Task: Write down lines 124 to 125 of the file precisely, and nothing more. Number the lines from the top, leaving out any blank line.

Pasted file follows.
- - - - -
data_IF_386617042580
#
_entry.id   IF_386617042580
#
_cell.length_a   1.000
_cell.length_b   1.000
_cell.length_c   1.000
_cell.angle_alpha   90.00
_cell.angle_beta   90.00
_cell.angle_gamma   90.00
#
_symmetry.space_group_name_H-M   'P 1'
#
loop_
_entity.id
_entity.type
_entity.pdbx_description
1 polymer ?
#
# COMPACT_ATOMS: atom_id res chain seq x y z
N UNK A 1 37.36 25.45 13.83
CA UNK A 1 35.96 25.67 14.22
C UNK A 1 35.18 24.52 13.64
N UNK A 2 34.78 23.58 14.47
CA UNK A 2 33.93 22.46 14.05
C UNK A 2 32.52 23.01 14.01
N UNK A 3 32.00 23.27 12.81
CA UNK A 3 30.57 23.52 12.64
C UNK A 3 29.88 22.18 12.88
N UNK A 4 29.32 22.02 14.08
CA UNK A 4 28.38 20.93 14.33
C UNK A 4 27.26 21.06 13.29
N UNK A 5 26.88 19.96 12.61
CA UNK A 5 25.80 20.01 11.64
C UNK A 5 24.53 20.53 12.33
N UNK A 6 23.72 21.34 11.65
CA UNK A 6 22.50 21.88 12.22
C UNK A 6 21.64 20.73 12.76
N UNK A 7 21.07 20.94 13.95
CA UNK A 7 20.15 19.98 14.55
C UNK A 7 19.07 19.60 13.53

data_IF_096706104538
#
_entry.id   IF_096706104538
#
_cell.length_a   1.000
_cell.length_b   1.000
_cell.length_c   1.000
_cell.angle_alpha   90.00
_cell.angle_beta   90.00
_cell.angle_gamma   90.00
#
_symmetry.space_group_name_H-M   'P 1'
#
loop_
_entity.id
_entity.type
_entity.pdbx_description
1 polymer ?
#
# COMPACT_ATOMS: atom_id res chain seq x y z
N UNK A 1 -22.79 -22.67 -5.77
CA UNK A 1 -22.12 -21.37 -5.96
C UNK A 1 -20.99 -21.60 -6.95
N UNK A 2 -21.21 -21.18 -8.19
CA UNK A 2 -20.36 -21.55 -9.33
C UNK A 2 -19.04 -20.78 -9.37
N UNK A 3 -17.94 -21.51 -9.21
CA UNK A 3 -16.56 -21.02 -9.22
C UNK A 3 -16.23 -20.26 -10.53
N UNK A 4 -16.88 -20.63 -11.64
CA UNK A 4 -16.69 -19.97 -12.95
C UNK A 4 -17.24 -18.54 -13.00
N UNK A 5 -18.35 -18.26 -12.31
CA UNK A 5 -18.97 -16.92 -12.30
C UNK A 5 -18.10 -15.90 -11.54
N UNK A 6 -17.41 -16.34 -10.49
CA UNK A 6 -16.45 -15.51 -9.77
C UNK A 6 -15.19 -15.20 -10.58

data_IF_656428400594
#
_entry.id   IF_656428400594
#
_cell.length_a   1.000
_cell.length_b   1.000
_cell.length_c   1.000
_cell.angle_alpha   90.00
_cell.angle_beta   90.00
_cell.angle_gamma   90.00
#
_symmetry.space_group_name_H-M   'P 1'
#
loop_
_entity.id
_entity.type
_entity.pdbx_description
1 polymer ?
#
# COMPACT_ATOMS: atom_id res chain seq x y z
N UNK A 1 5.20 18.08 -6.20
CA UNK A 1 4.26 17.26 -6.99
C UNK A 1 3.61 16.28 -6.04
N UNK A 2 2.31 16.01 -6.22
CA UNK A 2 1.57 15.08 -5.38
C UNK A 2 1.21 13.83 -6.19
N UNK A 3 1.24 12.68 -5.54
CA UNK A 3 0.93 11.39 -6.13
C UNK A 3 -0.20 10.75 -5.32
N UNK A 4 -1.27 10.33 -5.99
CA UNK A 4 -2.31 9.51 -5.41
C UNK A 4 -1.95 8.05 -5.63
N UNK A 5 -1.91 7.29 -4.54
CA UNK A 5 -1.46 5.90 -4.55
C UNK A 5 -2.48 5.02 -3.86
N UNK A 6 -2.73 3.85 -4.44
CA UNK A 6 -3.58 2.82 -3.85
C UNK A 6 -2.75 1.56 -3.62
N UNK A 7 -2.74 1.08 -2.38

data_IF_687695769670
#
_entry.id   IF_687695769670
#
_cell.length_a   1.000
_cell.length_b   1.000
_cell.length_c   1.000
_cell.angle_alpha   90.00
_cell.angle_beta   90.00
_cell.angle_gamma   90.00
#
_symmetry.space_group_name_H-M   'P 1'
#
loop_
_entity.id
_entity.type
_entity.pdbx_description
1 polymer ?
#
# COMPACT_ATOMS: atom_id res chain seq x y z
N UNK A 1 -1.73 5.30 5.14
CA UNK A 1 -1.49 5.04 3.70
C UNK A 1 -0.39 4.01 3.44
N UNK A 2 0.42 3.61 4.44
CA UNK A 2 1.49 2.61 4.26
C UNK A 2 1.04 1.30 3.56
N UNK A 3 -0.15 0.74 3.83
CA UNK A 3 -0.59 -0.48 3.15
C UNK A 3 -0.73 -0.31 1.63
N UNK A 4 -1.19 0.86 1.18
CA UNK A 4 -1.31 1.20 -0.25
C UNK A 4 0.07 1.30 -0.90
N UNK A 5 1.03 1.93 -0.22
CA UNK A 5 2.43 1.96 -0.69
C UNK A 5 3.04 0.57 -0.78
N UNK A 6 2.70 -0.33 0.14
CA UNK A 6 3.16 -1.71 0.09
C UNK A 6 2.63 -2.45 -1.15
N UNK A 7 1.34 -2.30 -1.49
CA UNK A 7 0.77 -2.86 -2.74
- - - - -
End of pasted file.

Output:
_cell.length_b   1.000
_cell.length_c   1.000